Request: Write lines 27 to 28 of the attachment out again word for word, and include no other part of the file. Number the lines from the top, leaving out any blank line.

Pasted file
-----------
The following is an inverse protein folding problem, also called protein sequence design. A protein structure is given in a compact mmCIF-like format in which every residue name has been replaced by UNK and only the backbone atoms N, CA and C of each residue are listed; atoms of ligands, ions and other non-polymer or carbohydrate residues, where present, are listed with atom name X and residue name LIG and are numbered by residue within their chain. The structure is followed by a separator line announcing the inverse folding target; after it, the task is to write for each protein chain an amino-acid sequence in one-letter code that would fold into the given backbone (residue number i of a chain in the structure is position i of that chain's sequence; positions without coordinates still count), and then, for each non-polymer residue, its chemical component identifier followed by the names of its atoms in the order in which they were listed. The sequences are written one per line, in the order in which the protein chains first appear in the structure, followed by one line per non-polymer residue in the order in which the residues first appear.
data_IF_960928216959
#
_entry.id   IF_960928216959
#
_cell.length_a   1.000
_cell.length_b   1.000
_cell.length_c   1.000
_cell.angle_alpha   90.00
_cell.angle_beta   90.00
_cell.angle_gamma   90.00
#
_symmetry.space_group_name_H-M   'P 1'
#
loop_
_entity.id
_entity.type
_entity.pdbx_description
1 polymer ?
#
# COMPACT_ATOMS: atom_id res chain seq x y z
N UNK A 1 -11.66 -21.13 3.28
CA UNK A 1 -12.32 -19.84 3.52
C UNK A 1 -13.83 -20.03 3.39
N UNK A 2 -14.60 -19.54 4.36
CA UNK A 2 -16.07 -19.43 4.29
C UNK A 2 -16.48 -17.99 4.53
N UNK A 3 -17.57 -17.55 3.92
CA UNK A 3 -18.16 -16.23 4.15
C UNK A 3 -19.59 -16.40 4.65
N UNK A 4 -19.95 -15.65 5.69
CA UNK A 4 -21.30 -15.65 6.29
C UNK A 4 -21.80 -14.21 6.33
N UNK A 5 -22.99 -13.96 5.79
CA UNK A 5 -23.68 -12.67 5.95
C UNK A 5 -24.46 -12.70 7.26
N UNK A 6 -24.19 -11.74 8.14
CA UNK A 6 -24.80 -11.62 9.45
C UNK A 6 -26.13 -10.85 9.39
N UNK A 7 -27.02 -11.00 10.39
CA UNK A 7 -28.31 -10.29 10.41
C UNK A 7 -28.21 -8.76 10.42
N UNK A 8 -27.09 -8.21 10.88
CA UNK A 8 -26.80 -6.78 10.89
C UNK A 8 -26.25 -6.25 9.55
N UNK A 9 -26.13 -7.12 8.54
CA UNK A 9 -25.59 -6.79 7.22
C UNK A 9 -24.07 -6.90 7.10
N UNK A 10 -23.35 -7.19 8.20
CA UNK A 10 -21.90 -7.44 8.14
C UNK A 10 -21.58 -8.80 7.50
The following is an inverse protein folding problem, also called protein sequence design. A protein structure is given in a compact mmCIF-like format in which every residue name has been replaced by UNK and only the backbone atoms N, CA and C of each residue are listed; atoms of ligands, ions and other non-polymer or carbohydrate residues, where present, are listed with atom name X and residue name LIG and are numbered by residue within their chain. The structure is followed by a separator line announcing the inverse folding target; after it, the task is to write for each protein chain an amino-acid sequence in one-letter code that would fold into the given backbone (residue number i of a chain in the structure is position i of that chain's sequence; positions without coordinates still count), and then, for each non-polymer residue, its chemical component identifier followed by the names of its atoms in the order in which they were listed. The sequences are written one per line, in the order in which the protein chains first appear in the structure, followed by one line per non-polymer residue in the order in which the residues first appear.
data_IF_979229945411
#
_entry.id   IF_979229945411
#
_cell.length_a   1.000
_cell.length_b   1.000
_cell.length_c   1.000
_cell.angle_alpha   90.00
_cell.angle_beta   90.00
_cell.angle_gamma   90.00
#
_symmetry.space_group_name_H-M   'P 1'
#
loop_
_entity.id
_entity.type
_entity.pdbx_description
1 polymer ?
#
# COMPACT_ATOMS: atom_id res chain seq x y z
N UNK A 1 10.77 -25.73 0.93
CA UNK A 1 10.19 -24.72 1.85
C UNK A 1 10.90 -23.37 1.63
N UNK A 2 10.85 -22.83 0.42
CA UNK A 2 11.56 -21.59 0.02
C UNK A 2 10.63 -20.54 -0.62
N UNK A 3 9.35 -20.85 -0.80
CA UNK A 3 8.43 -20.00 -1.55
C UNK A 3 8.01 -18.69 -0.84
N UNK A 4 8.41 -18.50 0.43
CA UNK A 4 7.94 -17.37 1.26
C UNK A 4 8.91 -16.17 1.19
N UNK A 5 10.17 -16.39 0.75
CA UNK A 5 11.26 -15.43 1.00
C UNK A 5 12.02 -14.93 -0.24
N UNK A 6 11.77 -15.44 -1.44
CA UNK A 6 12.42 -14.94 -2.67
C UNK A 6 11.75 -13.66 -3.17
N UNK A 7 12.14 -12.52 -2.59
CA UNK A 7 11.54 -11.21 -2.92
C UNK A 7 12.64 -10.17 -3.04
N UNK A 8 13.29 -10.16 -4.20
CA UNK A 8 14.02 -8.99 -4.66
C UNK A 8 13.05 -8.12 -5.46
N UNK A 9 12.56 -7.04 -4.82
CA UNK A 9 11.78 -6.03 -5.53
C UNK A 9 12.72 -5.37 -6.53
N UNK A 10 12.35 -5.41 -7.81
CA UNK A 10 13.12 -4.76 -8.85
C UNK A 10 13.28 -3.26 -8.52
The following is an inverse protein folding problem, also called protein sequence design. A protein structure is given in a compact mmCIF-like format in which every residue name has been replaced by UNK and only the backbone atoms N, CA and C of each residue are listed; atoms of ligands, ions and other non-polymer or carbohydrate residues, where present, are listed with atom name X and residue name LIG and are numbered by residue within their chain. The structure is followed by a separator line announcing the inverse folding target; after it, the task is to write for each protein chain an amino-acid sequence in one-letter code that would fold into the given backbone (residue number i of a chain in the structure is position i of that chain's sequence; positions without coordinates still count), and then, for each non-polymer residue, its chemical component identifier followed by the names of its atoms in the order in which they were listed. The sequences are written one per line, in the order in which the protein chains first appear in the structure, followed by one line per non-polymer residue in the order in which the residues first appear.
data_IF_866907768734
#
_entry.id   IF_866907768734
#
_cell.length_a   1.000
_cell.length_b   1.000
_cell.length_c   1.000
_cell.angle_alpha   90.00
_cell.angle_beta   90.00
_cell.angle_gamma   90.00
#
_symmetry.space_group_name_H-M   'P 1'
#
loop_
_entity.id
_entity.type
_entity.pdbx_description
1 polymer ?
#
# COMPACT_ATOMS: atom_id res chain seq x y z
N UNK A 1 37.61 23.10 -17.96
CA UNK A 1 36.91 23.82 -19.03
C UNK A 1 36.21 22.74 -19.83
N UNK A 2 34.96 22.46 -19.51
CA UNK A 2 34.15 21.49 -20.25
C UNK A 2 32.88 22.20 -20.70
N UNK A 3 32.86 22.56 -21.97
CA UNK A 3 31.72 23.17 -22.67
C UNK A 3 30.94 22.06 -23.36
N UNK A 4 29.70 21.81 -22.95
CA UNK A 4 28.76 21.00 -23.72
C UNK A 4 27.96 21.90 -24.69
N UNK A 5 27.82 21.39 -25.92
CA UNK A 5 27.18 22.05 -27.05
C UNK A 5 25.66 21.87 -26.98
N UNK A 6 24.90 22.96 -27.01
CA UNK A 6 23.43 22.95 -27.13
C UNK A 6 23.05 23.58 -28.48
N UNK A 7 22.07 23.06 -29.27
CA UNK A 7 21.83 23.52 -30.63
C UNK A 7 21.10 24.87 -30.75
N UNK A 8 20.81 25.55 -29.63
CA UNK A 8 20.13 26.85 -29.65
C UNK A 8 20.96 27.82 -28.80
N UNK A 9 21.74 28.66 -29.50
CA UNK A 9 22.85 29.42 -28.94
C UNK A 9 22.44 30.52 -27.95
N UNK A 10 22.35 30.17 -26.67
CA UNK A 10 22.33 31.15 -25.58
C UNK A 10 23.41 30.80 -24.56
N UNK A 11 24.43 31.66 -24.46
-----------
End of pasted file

C UNK A 2 -16.48 -17.99 4.53
N UNK A 3 -17.57 -17.55 3.92